A faerie tale, in classic style



                 Lorelei lived in a lonely cottage with her father in the middle of a peculiar forest.  All of the trees for miles around were apple trees, but the two never wondered at that; there were no other people.  It isn’t hard to imagine what Lorelei and her father ate.  They ate apple pies, apple cakes, baked apples, dried spicy apples; they drank apple cider.  Now, lest one think this would become dreary after a while, one should know that there were all manner of apples to be had, ones that do not grow in our own country.

Some apples tasted like mincemeat, and some tasted like orange.  Some apples reminded you of carrots, and still others were rather like porridge.  Tiny apples, giant apples, and all sizes in between could be found, high in the uppermost branches and low near the grass in dwarf bushes.

One wintry afternoon, when the apples rarely grow, Lorelei was foraging for golden bell apples in the lowest branches of the smallest shrubs, frozen in the drifts of snow. As she plucked them and placed them in her apron, she suddenly heard a small shrill voice.

“Good morning, good maiden!”

“Good morning?  Why, it’s already two hours before sunset,” she protested, looking about for the source of the voice.

“Indeed!” said the voice.  “Only I have just woken up, so to me it seems quite like the morning; but now that you mention it, the sun is coming up in the wrong direction.”

“You mean it is going down,” she corrected.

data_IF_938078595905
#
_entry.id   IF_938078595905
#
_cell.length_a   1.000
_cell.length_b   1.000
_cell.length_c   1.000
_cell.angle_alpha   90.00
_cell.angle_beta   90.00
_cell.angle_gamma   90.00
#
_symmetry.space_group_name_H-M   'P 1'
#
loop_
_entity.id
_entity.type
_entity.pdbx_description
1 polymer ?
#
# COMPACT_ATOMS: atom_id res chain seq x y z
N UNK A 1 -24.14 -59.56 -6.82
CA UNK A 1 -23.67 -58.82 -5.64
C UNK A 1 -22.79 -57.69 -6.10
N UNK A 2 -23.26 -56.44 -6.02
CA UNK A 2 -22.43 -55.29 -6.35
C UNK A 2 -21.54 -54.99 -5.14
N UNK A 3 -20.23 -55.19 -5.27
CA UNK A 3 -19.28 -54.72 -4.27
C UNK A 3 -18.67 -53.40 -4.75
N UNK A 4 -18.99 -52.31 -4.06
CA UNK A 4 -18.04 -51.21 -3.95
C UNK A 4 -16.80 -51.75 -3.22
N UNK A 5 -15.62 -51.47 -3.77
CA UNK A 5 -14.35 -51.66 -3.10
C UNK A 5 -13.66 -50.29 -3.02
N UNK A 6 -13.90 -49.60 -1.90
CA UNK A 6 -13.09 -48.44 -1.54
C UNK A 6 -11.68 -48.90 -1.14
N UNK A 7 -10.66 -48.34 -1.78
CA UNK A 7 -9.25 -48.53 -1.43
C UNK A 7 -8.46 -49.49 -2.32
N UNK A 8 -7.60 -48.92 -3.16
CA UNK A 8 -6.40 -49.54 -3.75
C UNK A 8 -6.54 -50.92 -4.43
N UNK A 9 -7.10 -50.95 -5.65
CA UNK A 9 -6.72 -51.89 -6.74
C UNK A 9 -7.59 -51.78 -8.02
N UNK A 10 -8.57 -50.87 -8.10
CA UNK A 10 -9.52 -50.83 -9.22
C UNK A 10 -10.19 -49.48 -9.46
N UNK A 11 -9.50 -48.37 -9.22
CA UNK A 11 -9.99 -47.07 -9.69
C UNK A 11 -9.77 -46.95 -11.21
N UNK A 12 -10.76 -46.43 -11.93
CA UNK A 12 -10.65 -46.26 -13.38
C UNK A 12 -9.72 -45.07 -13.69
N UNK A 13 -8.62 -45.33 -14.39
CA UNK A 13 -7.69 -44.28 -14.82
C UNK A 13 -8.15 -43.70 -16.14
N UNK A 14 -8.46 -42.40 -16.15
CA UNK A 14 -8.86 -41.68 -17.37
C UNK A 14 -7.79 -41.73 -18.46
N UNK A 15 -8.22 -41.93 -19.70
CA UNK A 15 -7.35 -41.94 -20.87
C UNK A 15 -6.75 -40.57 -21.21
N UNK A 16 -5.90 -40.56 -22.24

“Going down.  Coming up.  It’s all the same when you can’t go anywhere,” the voice answered.

“Where are you?” asked Lorelei, growing curious now.

“In your apron just now.”

“Oh my goodness!” cried Lorelei, spilling her apples.

There amongst the scattered golden fruit was a tiny golden frog, wrapped tightly in a ball.  She must have plucked it out of the bush without noticing.  It was quite still.

“Oh do take me inside with you that I may be warmed by your fire,” the frog pleaded.

“I really can’t bring strangers home,” she informed the frog.

“What is your name?” asked the frog.


“Lorelei, how do you do?  My name is Felina.  See?  We are strangers no more.”  It looked as if the frog smiled.

“Okay, then,” declared the girl, picking her up and filling her apron again.  “Let’s go home.”

The sky was just beginning to dim when she reached the door of the cottage.

“Fa-ther!” she called, as she passed inside.  “I want you to meet someone.”